The problem is that the plot loses the plot, and therefore its own essence. I’ll try to summarise (SPOILER ALERT!). Casey, the daughter of a NASA engineer, finds a magical pin that transports her to a Utopian parallel universe. However, it has a limited lifespan and counts down to expiry, meaning you only get a glimpse of the alternate universe (we later learn it’s an advert). It also means you co-exist in the alternate reality, so if you move around in the alternate reality you might bang your head in the real world. She tries to track down a second pin and finds herself teaming up with Frank, who can access the real universe via a secret rocket inside the Eiffel Tower, and can get them there by a secret teleportation device he invented. When they get there, the Utopia is now derelict, but evil genius David Nix (played by Hugh Laurie) doesn’t want to let anyone else in, even though humanity will end within 60 days.
I won’t ruin the ending but as you can see, it does get quite far-fetched and I do seriously question whether or not the children in the cinema were fully on board with it. Indeed, it took five of us about ten minutes of debating until we settled on what exactly we’d just seen . We still had some questions remaining though. Firstly, I’m assuming the robots that were sent to kill Casey were sent by David Nix. If so, he didn’t seem to know who she was when she arrived. Why weren’t they trying to kill Frank instead? He was the one known entity. Perhaps they assumed she would lead them to him, but I didn’t feel this was explained very well. Following on from this, why weren’t they all killed immediately after they arrived in the Utopia? It seemed there was a “well, they’re here now, let’s give them a shot” sort of vibe going on. I wasn’t buying it. Finally, why had the Utopia got so run down? I feel there was a huge area of the plot to explore here but it wasn’t mentioned. Oh, and why the Eiffel Tower?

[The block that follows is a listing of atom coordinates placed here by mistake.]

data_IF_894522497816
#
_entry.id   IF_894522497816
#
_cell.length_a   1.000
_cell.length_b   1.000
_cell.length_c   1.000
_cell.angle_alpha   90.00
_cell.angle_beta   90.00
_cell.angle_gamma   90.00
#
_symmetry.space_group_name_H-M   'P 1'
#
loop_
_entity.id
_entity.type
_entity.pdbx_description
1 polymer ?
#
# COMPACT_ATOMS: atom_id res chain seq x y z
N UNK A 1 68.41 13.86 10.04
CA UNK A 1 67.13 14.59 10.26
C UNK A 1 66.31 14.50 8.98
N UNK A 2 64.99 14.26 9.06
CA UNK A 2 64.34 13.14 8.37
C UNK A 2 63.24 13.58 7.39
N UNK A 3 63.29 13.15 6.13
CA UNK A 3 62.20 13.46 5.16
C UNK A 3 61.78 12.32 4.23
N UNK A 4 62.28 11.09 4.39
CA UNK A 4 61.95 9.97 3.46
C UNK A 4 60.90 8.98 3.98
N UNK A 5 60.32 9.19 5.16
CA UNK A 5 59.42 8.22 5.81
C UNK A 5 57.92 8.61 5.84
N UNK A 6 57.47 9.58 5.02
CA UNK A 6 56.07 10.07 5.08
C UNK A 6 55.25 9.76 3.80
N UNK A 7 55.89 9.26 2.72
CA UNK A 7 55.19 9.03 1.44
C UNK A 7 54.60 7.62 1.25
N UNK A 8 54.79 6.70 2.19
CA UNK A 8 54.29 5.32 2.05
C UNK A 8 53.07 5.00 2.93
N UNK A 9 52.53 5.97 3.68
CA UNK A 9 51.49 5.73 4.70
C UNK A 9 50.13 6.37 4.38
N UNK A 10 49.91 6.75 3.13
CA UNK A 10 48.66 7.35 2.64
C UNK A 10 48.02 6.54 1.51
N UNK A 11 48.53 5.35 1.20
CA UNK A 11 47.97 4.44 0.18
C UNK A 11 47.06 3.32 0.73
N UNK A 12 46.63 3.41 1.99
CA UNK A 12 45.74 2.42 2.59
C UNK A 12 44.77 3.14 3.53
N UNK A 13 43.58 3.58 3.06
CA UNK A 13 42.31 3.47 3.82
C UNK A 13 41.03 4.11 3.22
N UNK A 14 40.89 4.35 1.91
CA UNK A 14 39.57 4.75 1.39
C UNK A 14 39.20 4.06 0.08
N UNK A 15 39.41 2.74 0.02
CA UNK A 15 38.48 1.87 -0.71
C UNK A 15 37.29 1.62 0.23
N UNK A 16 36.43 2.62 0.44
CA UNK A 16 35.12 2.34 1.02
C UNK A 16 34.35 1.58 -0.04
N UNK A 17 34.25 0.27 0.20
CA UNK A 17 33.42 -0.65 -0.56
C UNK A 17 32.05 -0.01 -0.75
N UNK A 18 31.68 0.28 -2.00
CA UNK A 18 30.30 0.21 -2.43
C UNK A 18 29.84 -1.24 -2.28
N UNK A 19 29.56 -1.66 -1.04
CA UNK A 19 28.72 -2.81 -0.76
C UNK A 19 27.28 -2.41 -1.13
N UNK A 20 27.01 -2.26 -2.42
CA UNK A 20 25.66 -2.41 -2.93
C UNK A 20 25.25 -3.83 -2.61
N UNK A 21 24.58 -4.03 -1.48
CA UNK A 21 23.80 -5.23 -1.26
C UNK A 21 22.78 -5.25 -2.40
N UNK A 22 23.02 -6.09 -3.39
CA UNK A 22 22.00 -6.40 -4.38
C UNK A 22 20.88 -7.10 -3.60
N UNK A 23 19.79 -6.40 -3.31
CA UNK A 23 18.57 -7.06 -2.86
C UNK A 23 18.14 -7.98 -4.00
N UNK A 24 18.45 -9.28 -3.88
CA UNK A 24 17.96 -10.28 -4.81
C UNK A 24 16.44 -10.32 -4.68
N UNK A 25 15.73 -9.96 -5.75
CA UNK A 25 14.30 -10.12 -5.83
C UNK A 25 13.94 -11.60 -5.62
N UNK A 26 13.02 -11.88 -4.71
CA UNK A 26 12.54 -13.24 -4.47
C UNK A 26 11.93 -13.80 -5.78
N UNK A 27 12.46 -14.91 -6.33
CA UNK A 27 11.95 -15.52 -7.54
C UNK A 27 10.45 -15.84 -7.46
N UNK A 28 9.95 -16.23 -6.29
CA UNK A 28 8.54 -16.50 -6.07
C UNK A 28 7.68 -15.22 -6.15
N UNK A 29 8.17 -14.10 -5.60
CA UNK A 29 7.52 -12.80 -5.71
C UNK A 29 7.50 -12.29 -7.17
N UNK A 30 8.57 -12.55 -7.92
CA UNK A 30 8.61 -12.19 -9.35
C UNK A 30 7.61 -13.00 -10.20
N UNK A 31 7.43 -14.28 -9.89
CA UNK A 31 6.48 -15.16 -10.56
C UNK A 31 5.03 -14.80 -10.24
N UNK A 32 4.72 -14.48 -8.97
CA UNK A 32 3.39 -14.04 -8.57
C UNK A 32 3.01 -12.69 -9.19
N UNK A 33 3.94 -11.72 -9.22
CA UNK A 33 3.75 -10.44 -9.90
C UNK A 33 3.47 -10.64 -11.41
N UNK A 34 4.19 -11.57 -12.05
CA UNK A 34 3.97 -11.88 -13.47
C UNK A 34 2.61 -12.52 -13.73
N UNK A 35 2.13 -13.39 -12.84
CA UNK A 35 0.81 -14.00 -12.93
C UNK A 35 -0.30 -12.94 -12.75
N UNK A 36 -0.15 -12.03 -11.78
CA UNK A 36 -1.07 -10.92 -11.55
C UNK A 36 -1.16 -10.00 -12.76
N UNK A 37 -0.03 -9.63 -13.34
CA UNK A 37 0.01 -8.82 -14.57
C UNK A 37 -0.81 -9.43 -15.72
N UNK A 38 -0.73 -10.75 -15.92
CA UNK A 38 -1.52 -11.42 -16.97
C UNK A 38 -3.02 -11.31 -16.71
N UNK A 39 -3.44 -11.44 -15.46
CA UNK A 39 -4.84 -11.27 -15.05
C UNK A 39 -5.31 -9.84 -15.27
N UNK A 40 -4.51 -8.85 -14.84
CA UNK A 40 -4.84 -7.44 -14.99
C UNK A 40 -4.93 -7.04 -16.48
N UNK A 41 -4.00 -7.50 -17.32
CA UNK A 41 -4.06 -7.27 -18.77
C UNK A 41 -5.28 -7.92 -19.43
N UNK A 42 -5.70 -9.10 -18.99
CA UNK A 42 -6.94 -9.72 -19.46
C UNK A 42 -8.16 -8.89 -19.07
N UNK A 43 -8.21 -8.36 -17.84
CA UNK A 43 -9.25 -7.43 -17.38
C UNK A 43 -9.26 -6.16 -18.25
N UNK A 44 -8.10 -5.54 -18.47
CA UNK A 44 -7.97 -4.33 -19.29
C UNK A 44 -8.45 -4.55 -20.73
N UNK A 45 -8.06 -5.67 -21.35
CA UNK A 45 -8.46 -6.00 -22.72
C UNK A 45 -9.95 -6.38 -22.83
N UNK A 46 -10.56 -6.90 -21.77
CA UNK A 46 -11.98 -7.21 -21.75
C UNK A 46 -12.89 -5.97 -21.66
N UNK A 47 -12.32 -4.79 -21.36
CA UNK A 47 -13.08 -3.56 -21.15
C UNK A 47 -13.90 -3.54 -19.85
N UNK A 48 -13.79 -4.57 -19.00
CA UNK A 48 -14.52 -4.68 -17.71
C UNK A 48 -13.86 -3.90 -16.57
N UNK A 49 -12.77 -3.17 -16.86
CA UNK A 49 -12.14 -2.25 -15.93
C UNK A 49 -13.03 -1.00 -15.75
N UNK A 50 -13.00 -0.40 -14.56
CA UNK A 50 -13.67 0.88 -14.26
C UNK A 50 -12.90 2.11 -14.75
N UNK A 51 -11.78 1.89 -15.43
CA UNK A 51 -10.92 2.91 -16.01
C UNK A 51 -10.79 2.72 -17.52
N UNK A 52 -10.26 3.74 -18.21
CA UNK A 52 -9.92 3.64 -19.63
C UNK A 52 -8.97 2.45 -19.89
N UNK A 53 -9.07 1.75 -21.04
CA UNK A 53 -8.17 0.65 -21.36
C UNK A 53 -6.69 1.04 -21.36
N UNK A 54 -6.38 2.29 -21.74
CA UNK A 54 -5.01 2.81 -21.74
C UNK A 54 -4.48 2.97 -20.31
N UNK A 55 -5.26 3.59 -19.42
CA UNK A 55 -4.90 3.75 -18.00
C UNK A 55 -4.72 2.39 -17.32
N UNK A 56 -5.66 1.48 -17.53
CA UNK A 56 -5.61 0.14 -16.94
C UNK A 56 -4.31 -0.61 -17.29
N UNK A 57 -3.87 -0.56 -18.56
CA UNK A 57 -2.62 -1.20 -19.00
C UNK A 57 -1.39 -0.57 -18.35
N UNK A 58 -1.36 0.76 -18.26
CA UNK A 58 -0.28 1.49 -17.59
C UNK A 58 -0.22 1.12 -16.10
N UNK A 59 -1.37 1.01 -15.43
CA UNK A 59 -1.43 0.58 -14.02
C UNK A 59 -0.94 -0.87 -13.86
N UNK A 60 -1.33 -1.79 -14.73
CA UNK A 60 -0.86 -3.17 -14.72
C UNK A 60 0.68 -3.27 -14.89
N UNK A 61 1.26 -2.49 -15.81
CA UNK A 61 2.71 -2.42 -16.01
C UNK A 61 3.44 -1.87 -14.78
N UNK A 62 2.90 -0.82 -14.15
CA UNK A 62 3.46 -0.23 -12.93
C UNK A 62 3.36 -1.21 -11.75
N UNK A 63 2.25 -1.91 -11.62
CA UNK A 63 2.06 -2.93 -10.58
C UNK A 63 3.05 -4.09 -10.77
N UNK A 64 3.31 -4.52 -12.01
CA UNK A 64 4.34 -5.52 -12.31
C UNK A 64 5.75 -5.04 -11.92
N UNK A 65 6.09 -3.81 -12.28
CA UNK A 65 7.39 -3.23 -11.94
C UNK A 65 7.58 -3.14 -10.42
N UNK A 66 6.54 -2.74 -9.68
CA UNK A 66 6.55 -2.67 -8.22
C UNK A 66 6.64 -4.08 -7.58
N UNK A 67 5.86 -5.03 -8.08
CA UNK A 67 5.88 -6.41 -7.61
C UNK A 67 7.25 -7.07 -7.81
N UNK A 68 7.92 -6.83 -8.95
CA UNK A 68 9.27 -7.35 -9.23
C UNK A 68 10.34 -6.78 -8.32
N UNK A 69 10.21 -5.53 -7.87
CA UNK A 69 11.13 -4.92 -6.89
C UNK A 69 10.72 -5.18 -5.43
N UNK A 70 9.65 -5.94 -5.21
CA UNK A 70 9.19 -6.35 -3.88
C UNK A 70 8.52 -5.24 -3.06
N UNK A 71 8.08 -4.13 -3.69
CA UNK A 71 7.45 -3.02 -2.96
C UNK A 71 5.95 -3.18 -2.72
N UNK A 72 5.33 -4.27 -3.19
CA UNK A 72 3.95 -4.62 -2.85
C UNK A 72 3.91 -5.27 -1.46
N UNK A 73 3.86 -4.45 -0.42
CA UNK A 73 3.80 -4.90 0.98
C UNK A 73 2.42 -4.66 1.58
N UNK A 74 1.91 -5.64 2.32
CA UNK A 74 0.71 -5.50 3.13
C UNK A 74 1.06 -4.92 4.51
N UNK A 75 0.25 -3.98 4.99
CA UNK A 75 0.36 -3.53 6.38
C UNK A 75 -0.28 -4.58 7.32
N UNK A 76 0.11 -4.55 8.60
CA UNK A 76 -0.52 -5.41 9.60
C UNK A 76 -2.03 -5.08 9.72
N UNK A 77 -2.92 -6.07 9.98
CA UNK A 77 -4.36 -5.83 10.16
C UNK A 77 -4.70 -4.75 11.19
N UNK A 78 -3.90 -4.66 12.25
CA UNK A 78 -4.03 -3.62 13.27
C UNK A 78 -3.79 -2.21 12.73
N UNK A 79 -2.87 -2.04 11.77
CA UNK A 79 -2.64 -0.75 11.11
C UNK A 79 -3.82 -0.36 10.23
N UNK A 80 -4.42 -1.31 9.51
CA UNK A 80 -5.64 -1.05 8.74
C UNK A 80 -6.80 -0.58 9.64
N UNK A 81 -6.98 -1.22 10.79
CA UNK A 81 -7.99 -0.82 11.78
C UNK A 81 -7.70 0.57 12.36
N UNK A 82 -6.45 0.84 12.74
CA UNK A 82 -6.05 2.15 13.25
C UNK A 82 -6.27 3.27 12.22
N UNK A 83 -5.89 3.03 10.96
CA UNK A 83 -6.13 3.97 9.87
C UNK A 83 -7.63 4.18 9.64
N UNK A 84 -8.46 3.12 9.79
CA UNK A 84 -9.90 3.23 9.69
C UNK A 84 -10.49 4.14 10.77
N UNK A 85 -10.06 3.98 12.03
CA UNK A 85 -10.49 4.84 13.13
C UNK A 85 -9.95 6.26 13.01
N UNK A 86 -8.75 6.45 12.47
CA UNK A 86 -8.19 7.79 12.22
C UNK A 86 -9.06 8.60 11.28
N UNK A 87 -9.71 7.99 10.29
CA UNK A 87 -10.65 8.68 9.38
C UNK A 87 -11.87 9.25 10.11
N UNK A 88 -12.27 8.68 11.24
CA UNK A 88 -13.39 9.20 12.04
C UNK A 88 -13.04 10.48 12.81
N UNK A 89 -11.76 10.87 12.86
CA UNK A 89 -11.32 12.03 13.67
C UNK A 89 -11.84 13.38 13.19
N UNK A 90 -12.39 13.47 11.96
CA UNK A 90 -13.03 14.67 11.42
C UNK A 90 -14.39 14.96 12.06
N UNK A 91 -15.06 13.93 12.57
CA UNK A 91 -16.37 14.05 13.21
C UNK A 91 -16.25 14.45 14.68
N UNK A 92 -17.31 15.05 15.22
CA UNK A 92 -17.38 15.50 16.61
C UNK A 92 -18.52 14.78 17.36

In the end, it was just a huge advert for world peace, creativity, Coca-Cola, Chevrolet, and not stifling imagination. And Disney merchandise (yes, you can buy your very own copy of the Tomorrowland pin that is so integral to the plot). It was a missed opportunity. I don’t recommend you avoid it. Perhaps I’m not as intelligent as I once thought and it’s my fault alone that I don’t understand a film aimed at 12-year-olds. It’s visually stunning and is almost worth seeing just for that. Just don’t get your hopes up and don’t try to overthink it.
 It doesn’t necessarily mean they’re good.
 Despite being classed as a box-office flop, John Carter actually made money on its $263m budget at global box offices alone, pulling in $281m in receipts. Once you factor in sales of merchandise, video games, DVDs, Blu-rays and downloads, it must have made a huge amount. Not bad for a flop…
 Surprisingly, he also directed the music video for “Do The Bartman”, right at the start of his career. It’s less of a surprise once you know he was already involved in The Simpsons from earlier on, though this knowledge could help win you a pub quiz one day.
 I went to see this one with a couple of good blogger friends, whose blogs can be found at the following addresses: Nesbitt Web and Ahoy Small Fry. They’re both very different blogs but I enjoy them both on a regular basis. Check them out!